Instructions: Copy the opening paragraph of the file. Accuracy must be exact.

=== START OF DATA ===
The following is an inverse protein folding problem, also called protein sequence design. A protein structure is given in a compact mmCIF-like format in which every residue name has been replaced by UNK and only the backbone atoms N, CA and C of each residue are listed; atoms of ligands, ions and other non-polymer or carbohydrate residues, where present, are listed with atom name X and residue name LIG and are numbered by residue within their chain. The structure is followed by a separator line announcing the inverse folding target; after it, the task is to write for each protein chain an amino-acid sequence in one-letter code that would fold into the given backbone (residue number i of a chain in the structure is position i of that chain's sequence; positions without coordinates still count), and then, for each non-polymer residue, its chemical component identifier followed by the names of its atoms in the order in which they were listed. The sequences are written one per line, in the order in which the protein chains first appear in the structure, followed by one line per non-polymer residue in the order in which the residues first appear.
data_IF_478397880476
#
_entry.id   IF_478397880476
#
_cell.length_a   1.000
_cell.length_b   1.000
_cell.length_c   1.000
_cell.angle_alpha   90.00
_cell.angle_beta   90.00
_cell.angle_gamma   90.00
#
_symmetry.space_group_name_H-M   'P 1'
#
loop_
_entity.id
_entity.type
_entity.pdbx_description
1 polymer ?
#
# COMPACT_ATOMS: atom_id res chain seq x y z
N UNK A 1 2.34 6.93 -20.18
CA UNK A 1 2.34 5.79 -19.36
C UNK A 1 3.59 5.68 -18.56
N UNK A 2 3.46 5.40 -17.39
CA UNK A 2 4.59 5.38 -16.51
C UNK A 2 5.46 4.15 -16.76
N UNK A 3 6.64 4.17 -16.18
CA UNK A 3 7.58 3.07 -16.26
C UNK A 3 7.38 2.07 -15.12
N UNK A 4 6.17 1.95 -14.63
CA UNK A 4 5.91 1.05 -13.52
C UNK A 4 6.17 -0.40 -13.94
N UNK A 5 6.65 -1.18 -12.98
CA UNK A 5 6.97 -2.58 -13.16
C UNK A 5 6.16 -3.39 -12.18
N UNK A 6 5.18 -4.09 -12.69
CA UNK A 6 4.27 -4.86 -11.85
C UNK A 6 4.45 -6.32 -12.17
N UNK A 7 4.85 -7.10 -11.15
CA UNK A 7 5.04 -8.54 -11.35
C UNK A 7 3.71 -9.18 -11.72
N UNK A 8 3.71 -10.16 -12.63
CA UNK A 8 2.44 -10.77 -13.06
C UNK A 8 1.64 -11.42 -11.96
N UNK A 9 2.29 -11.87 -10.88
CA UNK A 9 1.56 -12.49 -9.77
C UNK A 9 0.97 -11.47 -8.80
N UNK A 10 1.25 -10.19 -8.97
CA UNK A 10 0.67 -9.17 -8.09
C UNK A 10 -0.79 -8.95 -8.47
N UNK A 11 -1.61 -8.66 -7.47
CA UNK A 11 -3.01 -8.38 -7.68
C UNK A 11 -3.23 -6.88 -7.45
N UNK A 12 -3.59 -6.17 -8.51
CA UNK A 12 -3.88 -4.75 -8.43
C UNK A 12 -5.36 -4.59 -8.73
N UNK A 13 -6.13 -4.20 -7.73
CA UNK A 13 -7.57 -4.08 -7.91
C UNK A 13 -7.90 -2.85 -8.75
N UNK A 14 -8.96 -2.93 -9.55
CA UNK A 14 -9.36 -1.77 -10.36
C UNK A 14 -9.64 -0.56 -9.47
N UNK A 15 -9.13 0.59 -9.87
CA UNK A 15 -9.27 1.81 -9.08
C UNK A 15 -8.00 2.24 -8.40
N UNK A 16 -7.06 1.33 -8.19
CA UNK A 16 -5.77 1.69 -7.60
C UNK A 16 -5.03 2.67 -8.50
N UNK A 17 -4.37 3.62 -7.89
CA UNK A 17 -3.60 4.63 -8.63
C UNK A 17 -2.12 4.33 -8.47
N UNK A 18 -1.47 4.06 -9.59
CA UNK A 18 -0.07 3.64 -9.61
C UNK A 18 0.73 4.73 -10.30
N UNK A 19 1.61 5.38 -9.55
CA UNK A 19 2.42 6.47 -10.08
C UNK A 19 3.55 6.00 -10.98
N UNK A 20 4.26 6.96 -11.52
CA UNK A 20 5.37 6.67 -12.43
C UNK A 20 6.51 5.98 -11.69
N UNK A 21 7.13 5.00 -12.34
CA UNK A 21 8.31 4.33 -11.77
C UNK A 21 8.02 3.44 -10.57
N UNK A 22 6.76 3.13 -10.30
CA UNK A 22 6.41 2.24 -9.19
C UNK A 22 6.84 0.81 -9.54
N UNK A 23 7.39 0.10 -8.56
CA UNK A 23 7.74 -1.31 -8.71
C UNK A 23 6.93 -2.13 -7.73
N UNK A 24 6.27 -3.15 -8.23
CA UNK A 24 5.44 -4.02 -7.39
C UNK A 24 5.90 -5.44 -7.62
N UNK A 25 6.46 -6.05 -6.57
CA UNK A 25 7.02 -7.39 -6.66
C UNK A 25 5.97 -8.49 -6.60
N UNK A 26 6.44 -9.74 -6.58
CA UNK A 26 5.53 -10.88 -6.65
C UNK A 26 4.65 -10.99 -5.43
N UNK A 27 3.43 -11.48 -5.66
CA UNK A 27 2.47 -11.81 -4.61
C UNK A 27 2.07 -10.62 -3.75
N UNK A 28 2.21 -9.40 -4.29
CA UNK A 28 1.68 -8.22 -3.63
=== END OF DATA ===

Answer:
The following is an inverse protein folding problem, also called protein sequence design. A protein structure is given in a compact mmCIF-like format in which every residue name has been replaced by UNK and only the backbone atoms N, CA and C of each residue are listed; atoms of ligands, ions and other non-polymer or carbohydrate residues, where present, are listed with atom name X and residue name LIG and are numbered by residue within their chain. The structure is followed by a separator line announcing the inverse folding target; after it, the task is to write for each protein chain an amino-acid sequence in one-letter code that would fold into the given backbone (residue number i of a chain in the structure is position i of that chain's sequence; positions without coordinates still count), and then, for each non-polymer residue, its chemical component identifier followed by the names of its atoms in the order in which they were listed. The sequences are written one per line, in the order in which the protein chains first appear in the structure, followed by one line per non-polymer residue in the order in which the residues first appear.